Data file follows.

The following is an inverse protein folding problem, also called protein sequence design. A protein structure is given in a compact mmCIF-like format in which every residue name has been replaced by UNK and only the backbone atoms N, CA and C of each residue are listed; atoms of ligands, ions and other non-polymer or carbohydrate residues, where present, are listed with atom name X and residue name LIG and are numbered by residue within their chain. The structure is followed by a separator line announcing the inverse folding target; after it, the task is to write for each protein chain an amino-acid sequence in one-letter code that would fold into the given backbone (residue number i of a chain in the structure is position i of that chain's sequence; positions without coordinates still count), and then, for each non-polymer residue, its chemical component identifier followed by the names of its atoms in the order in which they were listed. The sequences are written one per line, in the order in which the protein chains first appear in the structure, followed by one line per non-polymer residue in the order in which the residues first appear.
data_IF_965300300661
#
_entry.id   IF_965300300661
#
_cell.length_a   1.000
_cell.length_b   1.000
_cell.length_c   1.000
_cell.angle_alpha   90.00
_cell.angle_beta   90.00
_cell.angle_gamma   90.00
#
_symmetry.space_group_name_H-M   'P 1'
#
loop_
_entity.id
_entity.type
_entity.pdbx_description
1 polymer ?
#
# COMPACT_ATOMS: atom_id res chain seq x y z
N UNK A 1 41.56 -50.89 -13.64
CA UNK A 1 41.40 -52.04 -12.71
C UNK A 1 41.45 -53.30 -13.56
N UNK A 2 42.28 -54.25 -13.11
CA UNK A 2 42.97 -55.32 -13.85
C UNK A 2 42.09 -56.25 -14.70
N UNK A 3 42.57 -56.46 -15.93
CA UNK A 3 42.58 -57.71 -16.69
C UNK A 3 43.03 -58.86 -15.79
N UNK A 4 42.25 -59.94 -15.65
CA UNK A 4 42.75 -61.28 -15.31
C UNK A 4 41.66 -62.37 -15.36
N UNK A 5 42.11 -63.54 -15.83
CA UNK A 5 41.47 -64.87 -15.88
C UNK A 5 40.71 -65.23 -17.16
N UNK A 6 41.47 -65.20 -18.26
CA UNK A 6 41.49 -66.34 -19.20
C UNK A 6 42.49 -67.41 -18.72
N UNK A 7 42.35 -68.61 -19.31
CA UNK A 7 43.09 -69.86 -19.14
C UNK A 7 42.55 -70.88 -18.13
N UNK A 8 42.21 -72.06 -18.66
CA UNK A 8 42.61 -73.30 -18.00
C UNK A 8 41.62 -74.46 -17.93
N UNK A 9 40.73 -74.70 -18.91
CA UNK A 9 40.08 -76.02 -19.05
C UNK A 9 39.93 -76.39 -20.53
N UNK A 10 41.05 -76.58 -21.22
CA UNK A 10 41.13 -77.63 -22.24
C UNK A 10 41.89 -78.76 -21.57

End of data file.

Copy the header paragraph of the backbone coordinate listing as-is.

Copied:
The following is an inverse protein folding problem, also called protein sequence design. A protein structure is given in a compact mmCIF-like format in which every residue name has been replaced by UNK and only the backbone atoms N, CA and C of each residue are listed; atoms of ligands, ions and other non-polymer or carbohydrate residues, where present, are listed with atom name X and residue name LIG and are numbered by residue within their chain. The structure is followed by a separator line announcing the inverse folding target; after it, the task is to write for each protein chain an amino-acid sequence in one-letter code that would fold into the given backbone (residue number i of a chain in the structure is position i of that chain's sequence; positions without coordinates still count), and then, for each non-polymer residue, its chemical component identifier followed by the names of its atoms in the order in which they were listed. The sequences are written one per line, in the order in which the protein chains first appear in the structure, followed by one line per non-polymer residue in the order in which the residues first appear.